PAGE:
Accessibil-IT: Web Accessibility Regulations

Web Accessibility Regulations - California Community Colleges Accessibility CenterIn July, the Department of Justice (DOJ) placed rulemaking for web accessibility regulations under the Americans with Disabilities Act (ADA) on the inactive list – an indication that no regulations should be expected any time soon.

While this decision raises questions as to the impact on state and local governments and public and private entities, the effect to California Community Colleges (CCC) in addressing information and communication technology (ICT) accessibility at the institutional level may not be as significant as expected.

The DOJ and Office for Civil Rights (OCR) issued guidance in 2010 with a Dear Colleague letter outlining a higher education institution's obligations to students with disabilities as it pertains to technology. In that letter, and the follow-up FAQs (PDF), both DOJ and OCR made it clear that institutions have obligations under Section 504 and Title II of the ADA in preventing discrimination against students with disabilities, and students must be afforded an equal opportunity to participate.

However, the Dear Colleague letter and follow-up correspondence did not explicitly say how institutions were to meet these requirements, nor did they issue specific regulations. Rather, the past seven years have seen numerous legal settlements and compliance reviews specifying web accessibility standards and institutional processes expected in order to meet these non-discrimination obligations.

Regulations Being Relaxed?

Compounding the recent news from the DOJ, comments from Acting Assistant Secretary for OCR and Acting Assistant Attorney General at DOJ from notes gathered during the NACUA conference this summer indicates that both agencies are reviewing past guidance. Initial feedback suggests that future regulatory efforts will emphasize cost-benefit analyses and OCR compliance reviews will be a more focused activity.

Such events may indicate to some a hiatus or relaxation on defined technical regulations for ICT accessibility at higher education institutions. However, California's state laws do have a role to play with state-level requirements as set forth in California Government Code 7405. This statute specifies that state entities are to meet the accessibility requirements of the Section 508 Standards.

We have discussed previously that the Section 508 standards underwent a refresh process at the federal level and the updated requirements now incorporate by reference the WCAG 2.0, Level A and Level AA, accessibility standard. Simply put, for web-based systems, electronic content, and software applications, the accessibility standards now point to the WCAG 2.0 success criteria. This offers a technical threshold by which ICT products may be measured and evaluated to determine a baseline level of accessibility.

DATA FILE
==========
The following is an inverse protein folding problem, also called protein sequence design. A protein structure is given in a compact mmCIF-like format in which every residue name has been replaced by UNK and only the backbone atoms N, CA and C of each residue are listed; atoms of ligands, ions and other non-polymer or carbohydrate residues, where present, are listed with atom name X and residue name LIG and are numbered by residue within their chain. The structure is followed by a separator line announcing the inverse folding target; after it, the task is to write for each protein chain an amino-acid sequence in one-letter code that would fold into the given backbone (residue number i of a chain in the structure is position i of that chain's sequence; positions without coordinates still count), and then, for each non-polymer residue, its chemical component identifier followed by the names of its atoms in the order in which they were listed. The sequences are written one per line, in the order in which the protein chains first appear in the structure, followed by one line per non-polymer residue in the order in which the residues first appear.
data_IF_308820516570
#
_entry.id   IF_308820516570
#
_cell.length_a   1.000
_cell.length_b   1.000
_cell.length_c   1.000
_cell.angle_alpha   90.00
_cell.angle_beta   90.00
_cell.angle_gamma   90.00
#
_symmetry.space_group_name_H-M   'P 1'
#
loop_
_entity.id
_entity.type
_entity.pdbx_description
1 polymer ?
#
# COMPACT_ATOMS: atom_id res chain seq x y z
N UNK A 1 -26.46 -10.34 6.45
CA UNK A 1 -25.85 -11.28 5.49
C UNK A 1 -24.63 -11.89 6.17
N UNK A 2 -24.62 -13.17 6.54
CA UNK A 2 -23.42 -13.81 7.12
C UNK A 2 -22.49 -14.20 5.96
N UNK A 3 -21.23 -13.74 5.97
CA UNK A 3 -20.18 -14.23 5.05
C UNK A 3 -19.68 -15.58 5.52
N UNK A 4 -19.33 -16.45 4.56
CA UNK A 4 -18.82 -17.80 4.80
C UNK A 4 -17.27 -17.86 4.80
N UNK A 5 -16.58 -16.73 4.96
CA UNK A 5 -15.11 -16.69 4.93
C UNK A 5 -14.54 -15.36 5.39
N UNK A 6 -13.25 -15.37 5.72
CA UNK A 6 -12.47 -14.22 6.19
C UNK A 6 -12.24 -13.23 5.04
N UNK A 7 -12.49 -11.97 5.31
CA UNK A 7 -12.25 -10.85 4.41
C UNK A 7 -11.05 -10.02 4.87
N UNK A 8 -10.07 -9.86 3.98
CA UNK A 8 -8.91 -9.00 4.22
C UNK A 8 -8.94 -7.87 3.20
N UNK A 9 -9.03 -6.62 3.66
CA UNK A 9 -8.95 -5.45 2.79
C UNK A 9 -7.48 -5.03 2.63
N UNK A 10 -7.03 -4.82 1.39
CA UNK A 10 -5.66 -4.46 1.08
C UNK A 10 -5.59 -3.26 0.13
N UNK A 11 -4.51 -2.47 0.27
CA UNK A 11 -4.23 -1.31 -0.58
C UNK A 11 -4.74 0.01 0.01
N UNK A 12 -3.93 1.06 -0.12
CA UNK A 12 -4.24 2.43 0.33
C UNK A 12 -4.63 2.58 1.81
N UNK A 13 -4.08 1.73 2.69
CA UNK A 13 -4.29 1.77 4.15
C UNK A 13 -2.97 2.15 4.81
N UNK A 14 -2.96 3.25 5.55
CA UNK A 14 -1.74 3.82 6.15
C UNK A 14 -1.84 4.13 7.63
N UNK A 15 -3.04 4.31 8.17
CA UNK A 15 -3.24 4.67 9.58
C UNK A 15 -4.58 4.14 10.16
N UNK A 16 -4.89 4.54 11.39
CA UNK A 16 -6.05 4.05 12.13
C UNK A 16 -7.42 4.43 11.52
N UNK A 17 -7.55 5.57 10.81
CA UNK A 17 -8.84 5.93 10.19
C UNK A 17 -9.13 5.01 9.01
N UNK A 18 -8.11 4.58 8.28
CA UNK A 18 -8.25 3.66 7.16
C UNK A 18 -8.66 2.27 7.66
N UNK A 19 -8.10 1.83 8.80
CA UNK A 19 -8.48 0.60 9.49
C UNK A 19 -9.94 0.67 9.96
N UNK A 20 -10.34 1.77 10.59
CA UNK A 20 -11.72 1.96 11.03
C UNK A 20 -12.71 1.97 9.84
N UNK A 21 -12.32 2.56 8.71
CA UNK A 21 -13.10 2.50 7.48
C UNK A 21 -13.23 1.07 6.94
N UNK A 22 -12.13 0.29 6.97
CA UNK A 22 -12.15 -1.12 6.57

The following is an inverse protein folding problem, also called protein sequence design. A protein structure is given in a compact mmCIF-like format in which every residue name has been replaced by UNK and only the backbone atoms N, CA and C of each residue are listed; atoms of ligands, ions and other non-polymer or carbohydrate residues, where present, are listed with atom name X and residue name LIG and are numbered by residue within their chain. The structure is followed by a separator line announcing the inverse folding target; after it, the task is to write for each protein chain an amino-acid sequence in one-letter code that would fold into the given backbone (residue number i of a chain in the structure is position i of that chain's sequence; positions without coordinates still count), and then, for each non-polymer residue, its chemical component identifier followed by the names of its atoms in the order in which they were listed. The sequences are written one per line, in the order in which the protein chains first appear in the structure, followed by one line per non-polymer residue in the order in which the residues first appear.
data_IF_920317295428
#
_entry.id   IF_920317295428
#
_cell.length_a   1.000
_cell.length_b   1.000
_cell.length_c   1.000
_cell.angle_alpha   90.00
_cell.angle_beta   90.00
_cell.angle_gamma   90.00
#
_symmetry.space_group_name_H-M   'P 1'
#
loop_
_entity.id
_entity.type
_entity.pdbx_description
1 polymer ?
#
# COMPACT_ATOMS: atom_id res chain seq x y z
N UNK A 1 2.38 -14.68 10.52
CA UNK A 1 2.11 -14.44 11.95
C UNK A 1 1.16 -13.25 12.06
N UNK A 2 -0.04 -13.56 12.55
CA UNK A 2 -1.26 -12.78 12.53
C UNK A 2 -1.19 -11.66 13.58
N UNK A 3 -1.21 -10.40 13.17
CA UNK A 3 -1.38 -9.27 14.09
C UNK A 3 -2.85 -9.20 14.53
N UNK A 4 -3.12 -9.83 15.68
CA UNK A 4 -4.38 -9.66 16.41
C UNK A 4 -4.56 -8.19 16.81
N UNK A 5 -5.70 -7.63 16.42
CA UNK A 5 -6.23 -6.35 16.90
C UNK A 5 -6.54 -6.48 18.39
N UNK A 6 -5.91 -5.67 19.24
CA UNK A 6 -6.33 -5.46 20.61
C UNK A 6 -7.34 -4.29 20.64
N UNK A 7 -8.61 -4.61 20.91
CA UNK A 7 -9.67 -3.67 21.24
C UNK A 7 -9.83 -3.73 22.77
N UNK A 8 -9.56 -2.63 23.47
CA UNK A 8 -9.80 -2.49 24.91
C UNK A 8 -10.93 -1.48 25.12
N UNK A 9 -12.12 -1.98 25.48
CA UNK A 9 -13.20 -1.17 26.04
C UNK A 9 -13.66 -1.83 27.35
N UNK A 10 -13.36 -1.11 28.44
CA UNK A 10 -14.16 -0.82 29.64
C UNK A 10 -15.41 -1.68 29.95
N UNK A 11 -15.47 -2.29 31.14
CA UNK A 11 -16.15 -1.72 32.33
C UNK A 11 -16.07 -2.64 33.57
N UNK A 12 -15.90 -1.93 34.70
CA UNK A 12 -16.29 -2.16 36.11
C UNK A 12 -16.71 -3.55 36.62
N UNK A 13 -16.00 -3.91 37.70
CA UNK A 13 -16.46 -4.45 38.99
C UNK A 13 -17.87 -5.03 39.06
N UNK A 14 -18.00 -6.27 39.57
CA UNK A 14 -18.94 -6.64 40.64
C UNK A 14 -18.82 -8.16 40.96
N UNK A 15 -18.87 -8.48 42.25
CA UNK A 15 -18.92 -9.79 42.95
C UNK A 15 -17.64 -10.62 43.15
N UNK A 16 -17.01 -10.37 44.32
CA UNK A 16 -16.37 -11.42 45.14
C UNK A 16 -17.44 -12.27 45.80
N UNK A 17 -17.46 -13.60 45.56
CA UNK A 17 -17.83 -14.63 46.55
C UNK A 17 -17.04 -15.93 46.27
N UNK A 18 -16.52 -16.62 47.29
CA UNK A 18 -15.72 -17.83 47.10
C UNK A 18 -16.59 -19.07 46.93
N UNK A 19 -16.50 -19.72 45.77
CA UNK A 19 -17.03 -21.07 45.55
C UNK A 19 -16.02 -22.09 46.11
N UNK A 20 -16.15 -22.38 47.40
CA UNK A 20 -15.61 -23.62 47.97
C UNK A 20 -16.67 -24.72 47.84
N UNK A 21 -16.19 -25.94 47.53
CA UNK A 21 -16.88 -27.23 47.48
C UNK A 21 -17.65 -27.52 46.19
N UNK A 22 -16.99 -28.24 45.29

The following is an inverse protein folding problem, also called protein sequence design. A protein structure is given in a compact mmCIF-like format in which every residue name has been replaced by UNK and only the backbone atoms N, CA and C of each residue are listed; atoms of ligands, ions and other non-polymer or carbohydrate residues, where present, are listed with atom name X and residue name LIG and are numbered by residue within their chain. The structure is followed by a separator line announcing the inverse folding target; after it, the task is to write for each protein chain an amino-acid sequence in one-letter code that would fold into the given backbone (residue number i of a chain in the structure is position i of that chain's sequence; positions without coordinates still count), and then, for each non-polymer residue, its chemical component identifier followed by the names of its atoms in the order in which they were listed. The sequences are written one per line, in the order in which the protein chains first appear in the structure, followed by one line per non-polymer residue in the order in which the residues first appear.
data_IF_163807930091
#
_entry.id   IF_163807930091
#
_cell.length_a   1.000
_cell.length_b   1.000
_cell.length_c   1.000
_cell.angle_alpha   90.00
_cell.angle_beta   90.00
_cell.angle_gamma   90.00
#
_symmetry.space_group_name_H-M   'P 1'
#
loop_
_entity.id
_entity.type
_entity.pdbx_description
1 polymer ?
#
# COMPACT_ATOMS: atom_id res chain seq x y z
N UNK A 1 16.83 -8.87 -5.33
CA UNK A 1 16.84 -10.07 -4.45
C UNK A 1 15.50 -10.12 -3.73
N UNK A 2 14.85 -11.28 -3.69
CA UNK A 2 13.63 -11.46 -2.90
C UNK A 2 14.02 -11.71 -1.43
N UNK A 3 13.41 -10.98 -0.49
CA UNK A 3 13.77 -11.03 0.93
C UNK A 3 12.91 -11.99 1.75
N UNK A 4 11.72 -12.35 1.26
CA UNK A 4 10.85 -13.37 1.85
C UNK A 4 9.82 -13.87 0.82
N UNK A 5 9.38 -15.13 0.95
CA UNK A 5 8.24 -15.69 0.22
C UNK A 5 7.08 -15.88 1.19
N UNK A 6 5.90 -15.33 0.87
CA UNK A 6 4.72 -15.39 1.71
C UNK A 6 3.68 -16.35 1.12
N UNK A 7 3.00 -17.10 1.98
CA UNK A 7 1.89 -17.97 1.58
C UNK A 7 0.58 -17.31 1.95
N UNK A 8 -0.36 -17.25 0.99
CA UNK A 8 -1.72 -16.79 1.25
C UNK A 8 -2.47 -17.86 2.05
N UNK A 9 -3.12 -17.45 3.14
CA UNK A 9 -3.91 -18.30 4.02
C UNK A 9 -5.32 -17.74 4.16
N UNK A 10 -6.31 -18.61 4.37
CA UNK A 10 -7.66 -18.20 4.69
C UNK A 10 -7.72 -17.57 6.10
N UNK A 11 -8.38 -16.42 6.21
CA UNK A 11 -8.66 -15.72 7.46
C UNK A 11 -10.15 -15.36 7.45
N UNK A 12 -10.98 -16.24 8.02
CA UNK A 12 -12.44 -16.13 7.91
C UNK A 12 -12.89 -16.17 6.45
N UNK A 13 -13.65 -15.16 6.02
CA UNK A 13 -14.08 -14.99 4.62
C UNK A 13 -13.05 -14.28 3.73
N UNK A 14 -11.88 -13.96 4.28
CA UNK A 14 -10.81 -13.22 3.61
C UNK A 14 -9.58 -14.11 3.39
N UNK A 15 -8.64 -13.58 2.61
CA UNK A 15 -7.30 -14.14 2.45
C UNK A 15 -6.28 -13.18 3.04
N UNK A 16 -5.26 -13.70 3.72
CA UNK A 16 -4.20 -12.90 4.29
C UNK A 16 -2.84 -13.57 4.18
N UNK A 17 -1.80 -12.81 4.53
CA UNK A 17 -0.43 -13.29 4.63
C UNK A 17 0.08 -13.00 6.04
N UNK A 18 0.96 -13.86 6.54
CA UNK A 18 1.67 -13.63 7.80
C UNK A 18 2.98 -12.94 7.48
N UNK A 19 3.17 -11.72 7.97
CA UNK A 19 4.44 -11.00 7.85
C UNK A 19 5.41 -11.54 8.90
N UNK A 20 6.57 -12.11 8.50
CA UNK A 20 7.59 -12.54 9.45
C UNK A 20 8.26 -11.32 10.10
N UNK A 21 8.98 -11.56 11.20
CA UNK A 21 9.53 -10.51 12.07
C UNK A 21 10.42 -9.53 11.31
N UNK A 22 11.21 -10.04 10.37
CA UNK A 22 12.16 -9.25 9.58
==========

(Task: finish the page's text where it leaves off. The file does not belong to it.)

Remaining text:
What Should Colleges Do?

From a federal perspective, colleges should not expect any regulatory guidance in the short- or medium-term from DOJ and OCR regarding ICT accessibility standards. For California community colleges, however, state-level requirements do provide a technical standard by which to make accessibility determinations.

In addition to these technical standards, colleges can take proactive measures to develop a campus culture that supports access for students with disabilities. Such actions can include:

  • Identifying a person to be in charge of IT accessibility
  • Drafting policy language
  • Having processes to address complaints and to verify accessibility during procurement
  • Conducting website accessibility scans
  • Providing education to faculty and staff related to web accessibility and accessible instructional content

Civil rights and discrimination cases that involve technology and access to college programs and services will continue to happen and it is expected these will be resolved at a state or circuit court level on a case-by-case basis. While such legal outcomes can provide a measure of clarity regarding legal interpretations, colleges can refine their efforts now and continue building institutional solutions that ensure technology access for students with disabilities and their greater campus communities.

Additional Reading

The OCR of the Department of Education and DOJ Change Approach to Digital Accessibility

OCR, DOJ Heads Clarify Plans to “Reorient” Approach

A New Day at OCR


Sean Keegan is Director of
the California Community Colleges Accessibility Center


 

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